Did We Almost All Die in November 1983?

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For years now I’ve been telling my students that the closest the United States and the Soviet Union came to using nuclear weapons against each other was during the 1962 Cuban Missile Crisis.  But a new book by British television-producer-cum-historian Taylor Downing has convinced me that perhaps the closest the world came to an exchange of nuclear weapons was on November 9th, 1983.  Does that date not ring any special bells for you?  That’s precisely what makes Downing’s 1983: Reagan, Andropov, and a World on the Brink such a frightening and unsettling read.

Downing begins by ably chronicling how US-Soviet relations reached a nadir during the first three years of Ronald Reagan’s presidency (1981-1983).  On the American side, the Reagan administration kept upping the Cold War ante: giving harsh speeches denouncing the Soviet Union as an “evil empire”; pursuing new weapons systems that threatened to completely upend the existing strategic balance of power; and evincing little interest in conducting normal diplomatic relations with the USSR.  On the Soviet side, its top leadership was “geriatric,” sick, and increasingly paranoid.  Soviet premiere Yuri Andropov spent most of his time in office in a hospital bed hooked up to a dialysis machine in a highly guarded military hospital.

The Kremlin’s mistrust of the West was fed by a KGB intelligence network that had strong incentives to tell its masters what they wanted to hear, as opposed to what the KGB actually believed to be true.  Beginning in 1981, the Soviets launched “Operation RYaN,” a worldwide spying program designed to spot any clues that the US and its NATO allies were preparing for a surprise attack against the Eastern Bloc.  While this option was never seriously considered by the Reagan administration, Downing shows how over the course of 1983 the Soviet leadership interpreted many US actions as preparations for war.  For example, following the October 23rd terrorist attack on the US Marines barracks in Beirut, all US military facilities around the world went on a heightened state of alert as a precaution.  But the Soviets ascribed this worldwide increase in US military readiness not to the terrorist bombing, but instead to preparations for a surprise attack.  Similarly, another key indicator that the KGB tracked was the amount of communications traffic between Washington and London, on the grounds that if NATO were gearing up for war there would be an increase in contact between the US and its most important ally.  At the end of October, communications traffic between Washington and London spiked off the charts… but Soviet analysts did not connect this uptick to the fact that the US had just suddenly invaded the former British colony of Grenada, much to the consternation and vociferous protests of Margaret Thatcher and her government.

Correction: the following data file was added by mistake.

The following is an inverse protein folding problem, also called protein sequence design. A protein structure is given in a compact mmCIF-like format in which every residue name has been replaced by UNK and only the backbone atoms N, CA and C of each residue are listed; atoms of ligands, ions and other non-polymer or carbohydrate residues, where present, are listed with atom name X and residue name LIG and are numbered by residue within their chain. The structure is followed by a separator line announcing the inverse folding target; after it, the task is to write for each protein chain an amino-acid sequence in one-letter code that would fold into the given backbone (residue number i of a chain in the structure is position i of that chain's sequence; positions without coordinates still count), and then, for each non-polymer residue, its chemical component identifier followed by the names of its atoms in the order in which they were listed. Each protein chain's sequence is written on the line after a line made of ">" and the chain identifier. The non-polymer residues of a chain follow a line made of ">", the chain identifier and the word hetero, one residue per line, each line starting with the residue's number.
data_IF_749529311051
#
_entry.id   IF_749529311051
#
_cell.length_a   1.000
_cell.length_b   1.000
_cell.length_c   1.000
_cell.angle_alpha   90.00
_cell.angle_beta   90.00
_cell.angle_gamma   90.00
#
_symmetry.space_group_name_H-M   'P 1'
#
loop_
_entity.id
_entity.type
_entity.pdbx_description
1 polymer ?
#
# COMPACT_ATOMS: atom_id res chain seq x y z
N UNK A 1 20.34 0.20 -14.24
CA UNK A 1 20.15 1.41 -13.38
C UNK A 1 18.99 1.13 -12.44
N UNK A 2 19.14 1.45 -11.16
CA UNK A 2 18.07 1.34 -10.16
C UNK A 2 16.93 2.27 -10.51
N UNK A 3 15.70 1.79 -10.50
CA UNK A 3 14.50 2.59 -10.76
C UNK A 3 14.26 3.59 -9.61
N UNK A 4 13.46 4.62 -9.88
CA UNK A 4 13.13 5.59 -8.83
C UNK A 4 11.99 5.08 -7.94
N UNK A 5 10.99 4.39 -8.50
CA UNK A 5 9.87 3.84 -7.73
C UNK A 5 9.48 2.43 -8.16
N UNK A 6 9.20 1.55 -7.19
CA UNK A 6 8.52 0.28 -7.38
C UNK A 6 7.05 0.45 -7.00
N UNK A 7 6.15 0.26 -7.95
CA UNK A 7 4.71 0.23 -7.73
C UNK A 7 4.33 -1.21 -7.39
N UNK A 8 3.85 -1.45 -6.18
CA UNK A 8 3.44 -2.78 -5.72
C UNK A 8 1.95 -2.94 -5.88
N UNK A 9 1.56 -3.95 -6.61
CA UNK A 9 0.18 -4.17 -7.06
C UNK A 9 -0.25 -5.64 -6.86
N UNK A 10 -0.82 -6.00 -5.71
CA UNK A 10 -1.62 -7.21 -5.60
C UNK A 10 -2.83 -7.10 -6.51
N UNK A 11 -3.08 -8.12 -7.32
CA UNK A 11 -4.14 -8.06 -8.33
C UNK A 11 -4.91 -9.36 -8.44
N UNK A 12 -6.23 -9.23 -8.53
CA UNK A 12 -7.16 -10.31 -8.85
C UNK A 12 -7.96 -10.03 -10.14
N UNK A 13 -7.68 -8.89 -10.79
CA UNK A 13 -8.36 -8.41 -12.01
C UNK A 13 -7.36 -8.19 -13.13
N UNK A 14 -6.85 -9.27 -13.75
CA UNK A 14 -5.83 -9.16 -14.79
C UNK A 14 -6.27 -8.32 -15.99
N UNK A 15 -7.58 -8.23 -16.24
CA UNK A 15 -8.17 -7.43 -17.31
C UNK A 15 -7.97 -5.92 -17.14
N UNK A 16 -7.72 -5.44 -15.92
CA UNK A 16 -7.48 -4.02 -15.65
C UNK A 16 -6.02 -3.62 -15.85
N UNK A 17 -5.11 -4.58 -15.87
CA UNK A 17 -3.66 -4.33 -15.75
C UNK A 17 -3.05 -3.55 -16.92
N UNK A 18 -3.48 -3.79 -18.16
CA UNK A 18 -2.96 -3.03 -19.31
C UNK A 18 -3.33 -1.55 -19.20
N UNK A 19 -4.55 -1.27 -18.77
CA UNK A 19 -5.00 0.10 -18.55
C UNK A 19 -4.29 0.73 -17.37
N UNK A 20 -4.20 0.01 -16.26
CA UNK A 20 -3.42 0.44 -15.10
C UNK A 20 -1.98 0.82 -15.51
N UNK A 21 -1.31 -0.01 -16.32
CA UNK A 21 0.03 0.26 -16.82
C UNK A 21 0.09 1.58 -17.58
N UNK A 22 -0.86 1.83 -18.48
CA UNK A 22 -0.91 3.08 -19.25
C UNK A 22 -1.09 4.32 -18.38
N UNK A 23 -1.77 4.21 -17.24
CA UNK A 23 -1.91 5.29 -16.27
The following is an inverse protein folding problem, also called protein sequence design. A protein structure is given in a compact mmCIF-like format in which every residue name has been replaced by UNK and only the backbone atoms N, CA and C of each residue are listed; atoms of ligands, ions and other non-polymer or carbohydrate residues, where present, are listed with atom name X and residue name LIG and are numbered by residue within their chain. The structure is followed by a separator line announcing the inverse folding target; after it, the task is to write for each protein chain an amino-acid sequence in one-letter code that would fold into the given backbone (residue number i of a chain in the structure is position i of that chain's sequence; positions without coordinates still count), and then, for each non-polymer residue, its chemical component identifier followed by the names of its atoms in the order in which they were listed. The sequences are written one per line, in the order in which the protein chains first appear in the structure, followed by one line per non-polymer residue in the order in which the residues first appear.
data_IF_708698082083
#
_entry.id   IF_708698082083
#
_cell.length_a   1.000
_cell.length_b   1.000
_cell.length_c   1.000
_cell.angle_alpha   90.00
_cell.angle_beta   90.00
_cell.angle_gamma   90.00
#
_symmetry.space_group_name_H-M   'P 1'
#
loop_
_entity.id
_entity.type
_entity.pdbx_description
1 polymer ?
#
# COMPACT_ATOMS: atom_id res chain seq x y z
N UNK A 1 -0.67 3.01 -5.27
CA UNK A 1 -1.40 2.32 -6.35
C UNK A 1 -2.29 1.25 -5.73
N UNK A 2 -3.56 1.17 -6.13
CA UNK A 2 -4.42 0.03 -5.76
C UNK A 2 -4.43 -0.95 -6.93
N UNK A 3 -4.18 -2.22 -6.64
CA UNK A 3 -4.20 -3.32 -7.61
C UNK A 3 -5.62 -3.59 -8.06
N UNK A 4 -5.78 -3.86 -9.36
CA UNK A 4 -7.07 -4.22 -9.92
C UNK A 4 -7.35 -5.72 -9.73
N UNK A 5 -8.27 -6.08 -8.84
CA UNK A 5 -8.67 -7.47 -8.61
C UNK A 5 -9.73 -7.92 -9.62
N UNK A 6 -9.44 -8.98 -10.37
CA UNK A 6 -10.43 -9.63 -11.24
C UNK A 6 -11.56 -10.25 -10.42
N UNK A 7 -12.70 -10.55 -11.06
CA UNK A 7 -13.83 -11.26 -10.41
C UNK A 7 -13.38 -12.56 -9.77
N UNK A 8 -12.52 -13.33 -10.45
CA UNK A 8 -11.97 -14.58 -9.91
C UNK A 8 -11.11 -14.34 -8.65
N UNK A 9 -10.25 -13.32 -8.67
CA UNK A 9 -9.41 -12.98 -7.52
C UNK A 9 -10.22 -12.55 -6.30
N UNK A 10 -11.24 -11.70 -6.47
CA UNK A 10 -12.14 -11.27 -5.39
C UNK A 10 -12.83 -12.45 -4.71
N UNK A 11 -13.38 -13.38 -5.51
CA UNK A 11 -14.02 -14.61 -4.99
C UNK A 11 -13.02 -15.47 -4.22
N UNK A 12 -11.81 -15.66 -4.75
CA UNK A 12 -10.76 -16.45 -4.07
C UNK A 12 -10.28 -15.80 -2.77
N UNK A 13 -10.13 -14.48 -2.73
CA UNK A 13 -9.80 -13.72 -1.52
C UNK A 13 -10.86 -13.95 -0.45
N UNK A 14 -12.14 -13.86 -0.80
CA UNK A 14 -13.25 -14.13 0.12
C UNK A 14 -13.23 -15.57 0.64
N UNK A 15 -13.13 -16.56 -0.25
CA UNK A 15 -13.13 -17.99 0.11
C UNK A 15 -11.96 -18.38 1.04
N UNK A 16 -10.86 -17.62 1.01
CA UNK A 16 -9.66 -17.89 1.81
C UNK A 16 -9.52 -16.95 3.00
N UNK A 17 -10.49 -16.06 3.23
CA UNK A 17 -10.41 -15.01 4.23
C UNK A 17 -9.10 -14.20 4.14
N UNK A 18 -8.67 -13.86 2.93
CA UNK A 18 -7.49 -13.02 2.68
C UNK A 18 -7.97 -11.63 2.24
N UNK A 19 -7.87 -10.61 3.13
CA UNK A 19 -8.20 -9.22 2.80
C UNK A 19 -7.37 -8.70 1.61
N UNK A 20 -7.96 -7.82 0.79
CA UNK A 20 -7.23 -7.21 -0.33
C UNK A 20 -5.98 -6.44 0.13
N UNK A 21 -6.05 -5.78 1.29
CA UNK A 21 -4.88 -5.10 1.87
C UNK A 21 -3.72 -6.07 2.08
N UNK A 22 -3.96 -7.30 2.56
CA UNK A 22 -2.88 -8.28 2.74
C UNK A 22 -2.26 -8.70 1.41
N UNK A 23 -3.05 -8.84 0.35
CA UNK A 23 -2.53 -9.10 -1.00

Matters came to a head during early November, as NATO began its annual Able Archer military exercises from its headquarters in Brussels.  The Soviet leadership became genuinely convinced that that year’s exercise—Able Archer 83—was merely a ploy, cover for the surprise all-out nuclear assault that the West had been organizing.  As the West’s practice war games reached their apex, the Soviets went to their highest level of military preparedness: the top leadership descended into bunkers deep underground; fighter jets were pre-positioned on tarmacs with their engines left running, capable of being airborne within 3 minutes; the Soviet Navy left port and took up its battle stations; and mobile ballistic missile launchers were instructed to leave their bases, disperse across the Russian countryside, and stand by for orders to launch their deadly payloads.